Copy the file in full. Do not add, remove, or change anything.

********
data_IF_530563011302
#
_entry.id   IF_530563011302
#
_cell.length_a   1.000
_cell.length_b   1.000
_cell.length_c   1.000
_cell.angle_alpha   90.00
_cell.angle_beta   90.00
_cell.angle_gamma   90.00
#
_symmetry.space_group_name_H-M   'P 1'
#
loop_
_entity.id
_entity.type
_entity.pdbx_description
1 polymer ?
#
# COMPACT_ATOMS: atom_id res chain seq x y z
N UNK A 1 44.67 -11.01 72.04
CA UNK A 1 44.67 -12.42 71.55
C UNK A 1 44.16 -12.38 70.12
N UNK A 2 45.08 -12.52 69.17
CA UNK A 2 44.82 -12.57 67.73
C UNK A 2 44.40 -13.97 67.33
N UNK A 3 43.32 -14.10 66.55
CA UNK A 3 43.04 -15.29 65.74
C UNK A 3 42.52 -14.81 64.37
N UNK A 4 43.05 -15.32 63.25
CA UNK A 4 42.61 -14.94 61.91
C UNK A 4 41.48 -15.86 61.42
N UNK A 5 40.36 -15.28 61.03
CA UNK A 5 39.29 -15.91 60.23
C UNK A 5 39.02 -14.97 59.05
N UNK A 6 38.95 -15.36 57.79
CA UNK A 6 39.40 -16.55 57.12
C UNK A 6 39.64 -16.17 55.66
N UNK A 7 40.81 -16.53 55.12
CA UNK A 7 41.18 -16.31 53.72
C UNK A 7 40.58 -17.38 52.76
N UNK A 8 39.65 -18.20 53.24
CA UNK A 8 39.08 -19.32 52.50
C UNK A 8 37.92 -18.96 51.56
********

data_IF_530563011302
#
_entry.id   IF_530563011302
#
_cell.length_a   1.000
_cell.length_b   1.000
_cell.length_c   1.000
_cell.angle_alpha   90.00
_cell.angle_beta   90.00
_cell.angle_gamma   90.00
#
_symmetry.space_group_name_H-M   'P 1'
#
loop_
_entity.id
_entity.type
_entity.pdbx_description
1 polymer ?
#
# COMPACT_ATOMS: atom_id res chain seq x y z
N UNK A 1 44.67 -11.01 72.04
CA UNK A 1 44.67 -12.42 71.55
C UNK A 1 44.16 -12.38 70.12
N UNK A 2 45.08 -12.52 69.17
CA UNK A 2 44.82 -12.57 67.73
C UNK A 2 44.40 -13.97 67.33
N UNK A 3 43.32 -14.10 66.55
CA UNK A 3 43.04 -15.29 65.74
C UNK A 3 42.52 -14.81 64.37
N UNK A 4 43.05 -15.32 63.25
CA UNK A 4 42.61 -14.94 61.91
C UNK A 4 41.48 -15.86 61.42
N UNK A 5 40.36 -15.28 61.03
CA UNK A 5 39.29 -15.91 60.23
C UNK A 5 39.02 -14.97 59.05
N UNK A 6 38.95 -15.36 57.79
CA UNK A 6 39.40 -16.55 57.12
C UNK A 6 39.64 -16.17 55.66
N UNK A 7 40.81 -16.53 55.12
CA UNK A 7 41.18 -16.31 53.72
C UNK A 7 40.58 -17.38 52.76
N UNK A 8 39.65 -18.20 53.24
CA UNK A 8 39.08 -19.32 52.50
C UNK A 8 37.92 -18.96 51.56